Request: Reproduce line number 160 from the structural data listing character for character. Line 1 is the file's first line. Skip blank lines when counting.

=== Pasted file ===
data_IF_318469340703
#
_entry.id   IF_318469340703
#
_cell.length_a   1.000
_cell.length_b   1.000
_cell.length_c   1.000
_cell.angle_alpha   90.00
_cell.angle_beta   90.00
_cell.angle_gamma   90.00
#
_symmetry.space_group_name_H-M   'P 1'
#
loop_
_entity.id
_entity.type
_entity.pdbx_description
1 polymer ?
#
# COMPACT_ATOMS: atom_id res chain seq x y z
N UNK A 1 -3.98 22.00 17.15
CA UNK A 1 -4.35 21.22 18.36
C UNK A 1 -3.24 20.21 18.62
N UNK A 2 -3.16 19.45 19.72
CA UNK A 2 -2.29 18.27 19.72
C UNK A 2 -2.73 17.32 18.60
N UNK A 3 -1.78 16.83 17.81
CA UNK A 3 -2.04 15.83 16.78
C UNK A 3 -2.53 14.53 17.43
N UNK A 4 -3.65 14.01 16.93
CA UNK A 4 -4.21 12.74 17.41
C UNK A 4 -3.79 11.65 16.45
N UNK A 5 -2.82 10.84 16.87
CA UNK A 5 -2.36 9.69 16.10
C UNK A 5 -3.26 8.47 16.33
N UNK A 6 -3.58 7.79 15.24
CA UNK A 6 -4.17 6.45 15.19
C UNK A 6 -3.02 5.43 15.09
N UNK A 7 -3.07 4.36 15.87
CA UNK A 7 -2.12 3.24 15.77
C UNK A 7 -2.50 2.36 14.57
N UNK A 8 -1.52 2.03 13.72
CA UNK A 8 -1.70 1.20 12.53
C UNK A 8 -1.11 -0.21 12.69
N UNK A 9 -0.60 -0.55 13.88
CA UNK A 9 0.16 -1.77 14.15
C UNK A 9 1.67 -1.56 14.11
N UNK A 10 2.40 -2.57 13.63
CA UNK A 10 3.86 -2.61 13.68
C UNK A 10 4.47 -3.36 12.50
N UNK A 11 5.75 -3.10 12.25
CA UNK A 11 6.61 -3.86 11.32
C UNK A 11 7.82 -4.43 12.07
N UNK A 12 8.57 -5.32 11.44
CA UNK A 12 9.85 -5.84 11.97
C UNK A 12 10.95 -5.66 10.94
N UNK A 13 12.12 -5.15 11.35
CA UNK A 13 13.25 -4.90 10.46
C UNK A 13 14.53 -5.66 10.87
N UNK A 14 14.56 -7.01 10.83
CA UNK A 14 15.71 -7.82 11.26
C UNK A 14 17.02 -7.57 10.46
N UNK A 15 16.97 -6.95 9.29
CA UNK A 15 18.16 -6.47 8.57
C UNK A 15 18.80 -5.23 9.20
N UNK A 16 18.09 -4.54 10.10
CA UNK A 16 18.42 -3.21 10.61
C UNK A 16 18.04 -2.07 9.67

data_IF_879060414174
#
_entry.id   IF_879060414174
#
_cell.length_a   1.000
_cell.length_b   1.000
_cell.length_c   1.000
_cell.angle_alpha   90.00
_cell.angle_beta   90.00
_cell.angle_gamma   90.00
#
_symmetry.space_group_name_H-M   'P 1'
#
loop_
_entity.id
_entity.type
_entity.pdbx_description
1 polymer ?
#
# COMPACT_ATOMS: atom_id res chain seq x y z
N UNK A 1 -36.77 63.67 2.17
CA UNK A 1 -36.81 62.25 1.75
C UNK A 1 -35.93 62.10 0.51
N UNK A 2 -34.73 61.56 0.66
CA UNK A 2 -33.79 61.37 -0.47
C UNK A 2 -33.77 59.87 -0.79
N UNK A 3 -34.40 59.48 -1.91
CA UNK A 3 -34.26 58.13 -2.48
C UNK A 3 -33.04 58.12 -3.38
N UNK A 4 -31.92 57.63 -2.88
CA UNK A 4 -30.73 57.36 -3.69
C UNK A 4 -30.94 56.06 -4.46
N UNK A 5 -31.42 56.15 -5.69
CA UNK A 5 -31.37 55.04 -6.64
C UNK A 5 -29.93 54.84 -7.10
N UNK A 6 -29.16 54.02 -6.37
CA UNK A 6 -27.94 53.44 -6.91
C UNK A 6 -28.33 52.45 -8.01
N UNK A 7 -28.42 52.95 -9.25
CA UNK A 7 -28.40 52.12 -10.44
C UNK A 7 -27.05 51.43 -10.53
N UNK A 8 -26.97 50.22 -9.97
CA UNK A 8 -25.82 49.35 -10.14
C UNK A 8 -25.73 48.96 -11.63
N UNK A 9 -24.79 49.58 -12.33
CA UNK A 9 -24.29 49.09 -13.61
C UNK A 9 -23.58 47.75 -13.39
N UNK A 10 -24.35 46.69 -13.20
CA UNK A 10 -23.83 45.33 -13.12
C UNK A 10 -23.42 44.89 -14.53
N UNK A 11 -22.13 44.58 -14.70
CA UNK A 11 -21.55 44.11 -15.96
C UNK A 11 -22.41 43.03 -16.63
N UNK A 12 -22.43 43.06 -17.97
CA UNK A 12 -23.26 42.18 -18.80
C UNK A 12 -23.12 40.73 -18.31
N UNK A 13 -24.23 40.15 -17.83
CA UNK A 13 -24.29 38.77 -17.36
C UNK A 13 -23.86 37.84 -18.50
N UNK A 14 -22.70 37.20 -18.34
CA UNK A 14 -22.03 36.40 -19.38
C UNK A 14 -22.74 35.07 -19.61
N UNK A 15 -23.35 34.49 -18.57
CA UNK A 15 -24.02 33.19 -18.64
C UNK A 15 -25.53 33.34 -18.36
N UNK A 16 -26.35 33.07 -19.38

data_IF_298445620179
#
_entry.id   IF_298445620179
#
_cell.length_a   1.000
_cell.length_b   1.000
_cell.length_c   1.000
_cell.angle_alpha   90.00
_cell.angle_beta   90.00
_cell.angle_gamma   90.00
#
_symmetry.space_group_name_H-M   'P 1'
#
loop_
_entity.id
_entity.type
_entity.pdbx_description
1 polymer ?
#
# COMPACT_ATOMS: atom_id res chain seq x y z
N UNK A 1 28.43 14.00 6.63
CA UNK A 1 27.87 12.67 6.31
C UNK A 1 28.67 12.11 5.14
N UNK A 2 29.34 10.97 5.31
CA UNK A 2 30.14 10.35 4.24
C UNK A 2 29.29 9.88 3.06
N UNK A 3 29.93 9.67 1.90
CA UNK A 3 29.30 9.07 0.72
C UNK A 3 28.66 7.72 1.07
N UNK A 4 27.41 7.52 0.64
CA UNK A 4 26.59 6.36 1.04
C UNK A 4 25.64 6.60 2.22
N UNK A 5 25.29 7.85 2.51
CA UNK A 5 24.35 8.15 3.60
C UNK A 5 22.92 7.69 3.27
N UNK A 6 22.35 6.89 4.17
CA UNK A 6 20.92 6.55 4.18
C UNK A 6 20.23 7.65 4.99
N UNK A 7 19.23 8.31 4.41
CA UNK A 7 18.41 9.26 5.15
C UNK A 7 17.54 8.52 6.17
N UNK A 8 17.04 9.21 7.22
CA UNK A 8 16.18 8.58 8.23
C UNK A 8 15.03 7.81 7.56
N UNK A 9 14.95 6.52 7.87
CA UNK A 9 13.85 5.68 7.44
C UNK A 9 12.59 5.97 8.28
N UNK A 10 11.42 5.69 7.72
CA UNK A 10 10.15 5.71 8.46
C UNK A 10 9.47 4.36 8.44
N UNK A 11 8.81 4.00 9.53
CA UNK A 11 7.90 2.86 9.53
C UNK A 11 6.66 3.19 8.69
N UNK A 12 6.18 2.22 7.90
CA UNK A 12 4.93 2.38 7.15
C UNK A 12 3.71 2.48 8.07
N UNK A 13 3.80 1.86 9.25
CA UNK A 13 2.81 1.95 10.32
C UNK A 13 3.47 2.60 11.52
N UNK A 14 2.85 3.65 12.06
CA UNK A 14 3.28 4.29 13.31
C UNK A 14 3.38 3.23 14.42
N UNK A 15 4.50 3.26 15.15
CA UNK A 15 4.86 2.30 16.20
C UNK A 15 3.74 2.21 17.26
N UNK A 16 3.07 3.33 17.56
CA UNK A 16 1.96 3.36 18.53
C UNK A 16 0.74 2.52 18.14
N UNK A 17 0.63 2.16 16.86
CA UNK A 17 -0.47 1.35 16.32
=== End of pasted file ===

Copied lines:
C UNK A 2 29.29 9.88 3.06